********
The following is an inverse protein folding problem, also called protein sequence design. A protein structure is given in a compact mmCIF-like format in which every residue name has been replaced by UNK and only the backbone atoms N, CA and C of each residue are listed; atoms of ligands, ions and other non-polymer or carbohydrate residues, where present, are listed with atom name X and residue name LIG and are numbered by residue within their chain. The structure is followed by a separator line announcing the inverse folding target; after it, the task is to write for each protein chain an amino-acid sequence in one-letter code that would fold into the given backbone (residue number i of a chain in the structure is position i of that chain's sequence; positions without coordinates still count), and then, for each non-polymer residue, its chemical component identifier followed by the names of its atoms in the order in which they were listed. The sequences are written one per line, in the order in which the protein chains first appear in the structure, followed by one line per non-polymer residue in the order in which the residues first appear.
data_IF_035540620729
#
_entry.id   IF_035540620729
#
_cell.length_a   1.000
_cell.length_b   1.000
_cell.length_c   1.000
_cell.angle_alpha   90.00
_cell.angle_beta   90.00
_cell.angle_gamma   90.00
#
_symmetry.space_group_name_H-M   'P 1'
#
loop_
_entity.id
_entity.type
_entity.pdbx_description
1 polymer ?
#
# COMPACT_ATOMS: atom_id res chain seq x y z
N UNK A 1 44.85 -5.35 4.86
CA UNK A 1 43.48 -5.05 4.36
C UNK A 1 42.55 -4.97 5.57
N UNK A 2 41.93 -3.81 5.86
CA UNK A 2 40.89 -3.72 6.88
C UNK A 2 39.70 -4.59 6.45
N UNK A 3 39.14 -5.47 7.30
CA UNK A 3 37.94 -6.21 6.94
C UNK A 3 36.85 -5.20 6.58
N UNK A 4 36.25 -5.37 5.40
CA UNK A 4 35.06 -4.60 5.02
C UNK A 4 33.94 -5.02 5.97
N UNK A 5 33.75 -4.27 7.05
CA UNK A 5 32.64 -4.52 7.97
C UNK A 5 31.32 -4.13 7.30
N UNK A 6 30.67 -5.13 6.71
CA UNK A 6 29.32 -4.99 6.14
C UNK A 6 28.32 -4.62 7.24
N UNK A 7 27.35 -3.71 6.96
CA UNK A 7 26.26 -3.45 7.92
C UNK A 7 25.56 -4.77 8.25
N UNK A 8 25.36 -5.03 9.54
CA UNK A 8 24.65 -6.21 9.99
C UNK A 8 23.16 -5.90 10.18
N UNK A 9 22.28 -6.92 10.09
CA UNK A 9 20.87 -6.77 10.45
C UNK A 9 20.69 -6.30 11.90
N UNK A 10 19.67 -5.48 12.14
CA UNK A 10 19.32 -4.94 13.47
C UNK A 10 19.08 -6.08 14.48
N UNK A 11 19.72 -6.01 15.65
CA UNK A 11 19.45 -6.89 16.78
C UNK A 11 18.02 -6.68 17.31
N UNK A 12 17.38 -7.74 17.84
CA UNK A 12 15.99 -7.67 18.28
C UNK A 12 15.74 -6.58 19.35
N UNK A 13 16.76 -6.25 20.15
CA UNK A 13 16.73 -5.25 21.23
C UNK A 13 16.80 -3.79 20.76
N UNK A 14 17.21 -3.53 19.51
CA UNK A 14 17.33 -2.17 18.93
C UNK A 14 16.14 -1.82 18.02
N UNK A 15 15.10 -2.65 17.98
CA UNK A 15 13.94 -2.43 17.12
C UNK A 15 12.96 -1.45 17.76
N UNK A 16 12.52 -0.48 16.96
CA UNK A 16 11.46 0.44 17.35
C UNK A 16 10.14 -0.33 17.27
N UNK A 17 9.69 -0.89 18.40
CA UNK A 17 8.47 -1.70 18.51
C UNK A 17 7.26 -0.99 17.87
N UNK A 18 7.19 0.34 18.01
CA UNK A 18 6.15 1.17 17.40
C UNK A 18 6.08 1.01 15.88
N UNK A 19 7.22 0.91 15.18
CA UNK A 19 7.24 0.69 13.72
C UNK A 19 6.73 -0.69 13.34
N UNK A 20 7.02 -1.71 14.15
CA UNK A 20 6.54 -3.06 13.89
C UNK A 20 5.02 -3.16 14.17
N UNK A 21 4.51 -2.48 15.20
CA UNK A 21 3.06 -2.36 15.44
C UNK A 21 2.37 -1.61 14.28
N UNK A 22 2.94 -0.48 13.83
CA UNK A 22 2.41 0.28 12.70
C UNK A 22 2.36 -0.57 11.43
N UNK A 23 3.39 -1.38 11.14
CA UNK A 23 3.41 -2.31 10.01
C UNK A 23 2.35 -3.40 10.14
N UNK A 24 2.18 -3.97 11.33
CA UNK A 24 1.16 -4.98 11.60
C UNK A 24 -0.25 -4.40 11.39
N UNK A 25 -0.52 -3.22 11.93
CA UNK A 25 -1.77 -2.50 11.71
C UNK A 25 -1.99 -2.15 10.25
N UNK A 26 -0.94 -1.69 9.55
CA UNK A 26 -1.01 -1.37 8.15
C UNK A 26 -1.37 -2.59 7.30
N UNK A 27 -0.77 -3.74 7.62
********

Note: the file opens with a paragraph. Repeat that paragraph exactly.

The following is an inverse protein folding problem, also called protein sequence design. A protein structure is given in a compact mmCIF-like format in which every residue name has been replaced by UNK and only the backbone atoms N, CA and C of each residue are listed; atoms of ligands, ions and other non-polymer or carbohydrate residues, where present, are listed with atom name X and residue name LIG and are numbered by residue within their chain. The structure is followed by a separator line announcing the inverse folding target; after it, the task is to write for each protein chain an amino-acid sequence in one-letter code that would fold into the given backbone (residue number i of a chain in the structure is position i of that chain's sequence; positions without coordinates still count), and then, for each non-polymer residue, its chemical component identifier followed by the names of its atoms in the order in which they were listed. The sequences are written one per line, in the order in which the protein chains first appear in the structure, followed by one line per non-polymer residue in the order in which the residues first appear.